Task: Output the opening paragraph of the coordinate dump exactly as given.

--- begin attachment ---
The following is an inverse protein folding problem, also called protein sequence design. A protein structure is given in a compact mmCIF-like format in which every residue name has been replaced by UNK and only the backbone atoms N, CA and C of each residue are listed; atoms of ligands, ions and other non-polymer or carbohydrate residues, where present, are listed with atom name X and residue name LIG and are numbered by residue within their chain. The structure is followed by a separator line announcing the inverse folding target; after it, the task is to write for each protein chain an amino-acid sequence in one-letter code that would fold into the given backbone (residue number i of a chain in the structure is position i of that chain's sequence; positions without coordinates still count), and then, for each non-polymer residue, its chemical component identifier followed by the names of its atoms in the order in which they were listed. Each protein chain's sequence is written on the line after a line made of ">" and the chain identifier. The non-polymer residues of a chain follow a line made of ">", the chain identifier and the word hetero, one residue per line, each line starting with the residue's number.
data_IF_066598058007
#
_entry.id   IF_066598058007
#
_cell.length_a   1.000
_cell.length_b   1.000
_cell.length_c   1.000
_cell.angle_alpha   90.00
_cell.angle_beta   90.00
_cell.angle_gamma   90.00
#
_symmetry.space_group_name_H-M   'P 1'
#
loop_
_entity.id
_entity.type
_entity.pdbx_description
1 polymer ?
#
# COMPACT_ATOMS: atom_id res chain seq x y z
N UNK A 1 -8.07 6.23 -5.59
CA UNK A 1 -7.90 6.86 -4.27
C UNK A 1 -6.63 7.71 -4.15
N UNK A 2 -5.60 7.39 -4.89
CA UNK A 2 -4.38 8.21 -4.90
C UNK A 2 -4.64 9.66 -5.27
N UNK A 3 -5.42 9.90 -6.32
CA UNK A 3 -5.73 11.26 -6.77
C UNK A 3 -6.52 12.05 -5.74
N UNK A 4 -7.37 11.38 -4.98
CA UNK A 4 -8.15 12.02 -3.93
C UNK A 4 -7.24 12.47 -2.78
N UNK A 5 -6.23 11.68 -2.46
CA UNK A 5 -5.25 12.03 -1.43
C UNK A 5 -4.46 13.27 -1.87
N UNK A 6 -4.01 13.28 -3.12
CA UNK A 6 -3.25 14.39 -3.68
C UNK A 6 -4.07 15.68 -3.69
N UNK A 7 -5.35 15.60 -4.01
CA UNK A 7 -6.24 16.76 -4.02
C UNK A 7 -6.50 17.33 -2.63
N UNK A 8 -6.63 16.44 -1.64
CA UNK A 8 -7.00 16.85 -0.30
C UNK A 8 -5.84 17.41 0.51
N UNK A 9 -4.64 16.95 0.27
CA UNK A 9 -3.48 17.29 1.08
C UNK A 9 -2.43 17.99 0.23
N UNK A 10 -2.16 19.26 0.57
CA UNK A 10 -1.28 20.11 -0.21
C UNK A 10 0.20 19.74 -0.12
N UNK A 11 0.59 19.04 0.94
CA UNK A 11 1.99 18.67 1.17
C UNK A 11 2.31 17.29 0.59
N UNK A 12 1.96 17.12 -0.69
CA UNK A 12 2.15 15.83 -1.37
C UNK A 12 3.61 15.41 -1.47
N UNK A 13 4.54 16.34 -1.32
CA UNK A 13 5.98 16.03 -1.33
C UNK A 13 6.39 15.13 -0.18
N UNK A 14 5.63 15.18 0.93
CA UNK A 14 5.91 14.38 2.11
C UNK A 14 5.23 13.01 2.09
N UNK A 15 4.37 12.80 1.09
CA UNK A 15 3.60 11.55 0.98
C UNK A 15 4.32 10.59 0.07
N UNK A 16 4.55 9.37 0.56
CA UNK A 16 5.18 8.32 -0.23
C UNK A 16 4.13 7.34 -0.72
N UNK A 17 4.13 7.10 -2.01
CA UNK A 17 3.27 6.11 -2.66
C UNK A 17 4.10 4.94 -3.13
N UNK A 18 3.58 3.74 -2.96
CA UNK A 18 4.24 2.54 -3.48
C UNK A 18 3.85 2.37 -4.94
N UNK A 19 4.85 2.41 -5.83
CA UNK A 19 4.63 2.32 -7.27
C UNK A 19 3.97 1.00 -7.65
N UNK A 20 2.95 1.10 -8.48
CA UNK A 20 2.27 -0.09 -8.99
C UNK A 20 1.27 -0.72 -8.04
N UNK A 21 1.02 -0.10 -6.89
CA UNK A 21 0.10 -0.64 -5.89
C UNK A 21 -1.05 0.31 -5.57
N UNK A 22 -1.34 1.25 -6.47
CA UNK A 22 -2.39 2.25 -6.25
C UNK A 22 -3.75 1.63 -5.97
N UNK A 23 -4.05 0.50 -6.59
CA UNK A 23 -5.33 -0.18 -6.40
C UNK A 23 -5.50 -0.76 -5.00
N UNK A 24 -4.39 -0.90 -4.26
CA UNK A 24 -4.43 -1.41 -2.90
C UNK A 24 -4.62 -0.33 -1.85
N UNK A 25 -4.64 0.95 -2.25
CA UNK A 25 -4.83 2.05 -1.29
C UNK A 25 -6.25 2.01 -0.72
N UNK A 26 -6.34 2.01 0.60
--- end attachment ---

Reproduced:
The following is an inverse protein folding problem, also called protein sequence design. A protein structure is given in a compact mmCIF-like format in which every residue name has been replaced by UNK and only the backbone atoms N, CA and C of each residue are listed; atoms of ligands, ions and other non-polymer or carbohydrate residues, where present, are listed with atom name X and residue name LIG and are numbered by residue within their chain. The structure is followed by a separator line announcing the inverse folding target; after it, the task is to write for each protein chain an amino-acid sequence in one-letter code that would fold into the given backbone (residue number i of a chain in the structure is position i of that chain's sequence; positions without coordinates still count), and then, for each non-polymer residue, its chemical component identifier followed by the names of its atoms in the order in which they were listed. Each protein chain's sequence is written on the line after a line made of ">" and the chain identifier. The non-polymer residues of a chain follow a line made of ">", the chain identifier and the word hetero, one residue per line, each line starting with the residue's number.